Pardee RAND Dissertations
Photo by Diane Baldwin/RAND Corporation
Photo by Diane Baldwin/RAND Corporation
Pardee RAND dissertations provide students with an opportunity to tackle some of the most pressing and difficult policy problems of the day. Collectively, the dissertations produced by our students have spanned the full gamut of substantive public policy areas and analytic methods.
Moreover, dissertation research takes place in a unique environment — a graduate school embedded in the world's first and largest independent public policy research organization. At any given time at RAND, there are more than 1,000 research projects under way. Many students link their dissertations to these projects, carving out an area for their individual contribution to knowledge. This is an opportunity Pardee RAND students value, an opportunity RAND values — and an opportunity that produces dissertations that probably could not be produced anywhere else.List of Dissertations Dissertation Funding Awards
Many dissertations develop new analytical approaches. David Howell developed a resource allocation methodology for designing strategies to detect terrorist weapon development. John Pinder created a new simulation methodology for analyzing the Kosovo-style conflicts that may become more prevalent in the decades ahead. Moira Inkelas' dissertation on children-at-risk in health was praised by an outside reader as "the best example I've seen where detailed institutional knowledge led to a new and better statistical specification."
Other dissertations look ahead to new kinds of problems that may emerge — and what might be done about them. Eric Jesse focused his dissertation on forecasting the future of Iran and what various forecasts imply for strategy and doctrine. Lorne Teitelbaum assessed the impact of the information revolution on the intelligence community. Sean Edwards combined both historical analysis and large-scale modeling in his research on "swarming" as a battlefield phenomenon. Geoffrey Sommer addressed policies to deal with the possible hazards of near-earth objects, and in general on how to think about very low probability events.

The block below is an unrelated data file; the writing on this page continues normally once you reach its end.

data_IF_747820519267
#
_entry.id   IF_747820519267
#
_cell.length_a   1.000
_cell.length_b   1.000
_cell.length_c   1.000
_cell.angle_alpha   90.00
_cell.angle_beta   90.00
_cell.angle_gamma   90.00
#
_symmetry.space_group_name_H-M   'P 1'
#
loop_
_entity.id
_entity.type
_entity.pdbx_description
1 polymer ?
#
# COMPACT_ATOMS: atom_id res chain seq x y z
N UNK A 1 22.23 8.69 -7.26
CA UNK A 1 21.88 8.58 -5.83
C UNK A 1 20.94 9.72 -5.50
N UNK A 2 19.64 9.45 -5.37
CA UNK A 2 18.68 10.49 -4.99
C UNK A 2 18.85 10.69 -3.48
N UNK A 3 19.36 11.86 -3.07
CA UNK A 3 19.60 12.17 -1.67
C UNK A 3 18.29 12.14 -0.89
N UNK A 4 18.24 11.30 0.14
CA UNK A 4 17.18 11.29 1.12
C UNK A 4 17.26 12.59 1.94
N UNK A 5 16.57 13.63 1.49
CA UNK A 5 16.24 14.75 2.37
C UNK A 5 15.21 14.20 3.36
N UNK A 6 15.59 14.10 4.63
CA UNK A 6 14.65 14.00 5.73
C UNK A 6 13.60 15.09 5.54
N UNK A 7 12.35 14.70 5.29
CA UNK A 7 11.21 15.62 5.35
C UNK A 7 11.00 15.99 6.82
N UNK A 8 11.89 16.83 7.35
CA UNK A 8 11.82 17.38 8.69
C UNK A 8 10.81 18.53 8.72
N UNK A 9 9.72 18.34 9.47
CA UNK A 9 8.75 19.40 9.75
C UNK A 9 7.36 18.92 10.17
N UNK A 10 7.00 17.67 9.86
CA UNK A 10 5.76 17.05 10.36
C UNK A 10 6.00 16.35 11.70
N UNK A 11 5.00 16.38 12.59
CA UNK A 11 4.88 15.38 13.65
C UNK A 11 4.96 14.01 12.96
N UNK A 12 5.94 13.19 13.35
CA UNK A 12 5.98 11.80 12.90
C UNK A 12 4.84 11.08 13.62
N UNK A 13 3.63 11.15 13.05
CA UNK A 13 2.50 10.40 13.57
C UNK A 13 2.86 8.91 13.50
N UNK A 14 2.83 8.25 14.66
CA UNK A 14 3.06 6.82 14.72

The range of topics covered by our students in their dissertations is truly vast. Recently, Kenneth Grosselin completed his dissertation on how national security satellites could be deployed more efficiently and effectively, and in a second national security-related dissertation, Aaron Martin examined how we finance military operations. On the domestic policy front, Myles Collins analyzed how better consumer feedback could be harnessed to help manage residential energy demand, Sarah Gaillot looked at disparities in trauma and mental health service use, Sara Hajiamiri studied several issues related to transportation energy and environmental policy, and Lindsay Daugherty addressed the question of why Hispanic families are reluctant to use child care services.
Many of our students' dissertations focus on problems found abroad. For example, Yuyan Shi recently wrote about the economics of health behavior in China, Ki-Tae Park addressed decision making related to North Korea's nuclear weapons program, and Arkadipta Ghosh took on the question of how mortality risks and land reform influence human capital investments in India.
Finally, it is interesting to note that many of the topics covered by our students in their dissertations cross the normal boundaries of public, private, and non-profit. For example, David Trinkle's dissertation focused on government-industry partnerships to advance automobile technology. And Margaret Blume-Kohout examined government policy and pharmaceutical industry innovation.
The above-mentioned dissertations represent just a small sample of the more than 370 dissertations that have been completed by our students (as of December 2016). We believe that many of these dissertations have had a significant impact on public policy decisions and that many others will in the years to come.